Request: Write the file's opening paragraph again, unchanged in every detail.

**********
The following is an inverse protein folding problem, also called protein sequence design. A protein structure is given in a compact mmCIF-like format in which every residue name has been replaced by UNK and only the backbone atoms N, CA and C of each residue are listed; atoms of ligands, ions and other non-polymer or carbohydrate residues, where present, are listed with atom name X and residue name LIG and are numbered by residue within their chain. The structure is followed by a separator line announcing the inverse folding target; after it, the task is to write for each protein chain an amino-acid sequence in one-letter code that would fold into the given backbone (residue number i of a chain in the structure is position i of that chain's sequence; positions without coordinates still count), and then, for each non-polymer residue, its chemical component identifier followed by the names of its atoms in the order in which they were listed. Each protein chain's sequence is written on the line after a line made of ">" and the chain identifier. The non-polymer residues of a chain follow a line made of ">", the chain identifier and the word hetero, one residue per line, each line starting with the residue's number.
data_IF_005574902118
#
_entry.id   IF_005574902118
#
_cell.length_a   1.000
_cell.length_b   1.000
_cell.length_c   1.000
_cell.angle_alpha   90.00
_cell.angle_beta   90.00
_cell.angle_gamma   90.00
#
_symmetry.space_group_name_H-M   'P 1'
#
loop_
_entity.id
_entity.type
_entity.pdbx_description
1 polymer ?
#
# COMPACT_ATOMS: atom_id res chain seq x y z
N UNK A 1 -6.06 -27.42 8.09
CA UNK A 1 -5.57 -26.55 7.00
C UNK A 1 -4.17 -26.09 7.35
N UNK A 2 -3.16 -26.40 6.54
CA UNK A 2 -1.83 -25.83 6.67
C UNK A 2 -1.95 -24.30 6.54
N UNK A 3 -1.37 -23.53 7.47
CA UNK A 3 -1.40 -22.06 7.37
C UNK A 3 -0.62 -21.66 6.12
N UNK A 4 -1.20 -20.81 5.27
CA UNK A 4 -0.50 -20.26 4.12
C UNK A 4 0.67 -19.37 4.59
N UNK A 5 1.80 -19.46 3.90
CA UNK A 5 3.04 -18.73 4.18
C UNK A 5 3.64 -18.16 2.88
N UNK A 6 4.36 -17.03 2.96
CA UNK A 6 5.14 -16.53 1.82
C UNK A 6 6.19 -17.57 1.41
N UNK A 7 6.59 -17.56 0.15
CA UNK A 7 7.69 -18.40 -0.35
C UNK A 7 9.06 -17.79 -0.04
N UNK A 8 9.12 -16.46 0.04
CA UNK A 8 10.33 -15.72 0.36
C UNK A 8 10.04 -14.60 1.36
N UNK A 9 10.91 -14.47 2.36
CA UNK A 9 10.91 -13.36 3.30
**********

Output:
The following is an inverse protein folding problem, also called protein sequence design. A protein structure is given in a compact mmCIF-like format in which every residue name has been replaced by UNK and only the backbone atoms N, CA and C of each residue are listed; atoms of ligands, ions and other non-polymer or carbohydrate residues, where present, are listed with atom name X and residue name LIG and are numbered by residue within their chain. The structure is followed by a separator line announcing the inverse folding target; after it, the task is to write for each protein chain an amino-acid sequence in one-letter code that would fold into the given backbone (residue number i of a chain in the structure is position i of that chain's sequence; positions without coordinates still count), and then, for each non-polymer residue, its chemical component identifier followed by the names of its atoms in the order in which they were listed. Each protein chain's sequence is written on the line after a line made of ">" and the chain identifier. The non-polymer residues of a chain follow a line made of ">", the chain identifier and the word hetero, one residue per line, each line starting with the residue's number.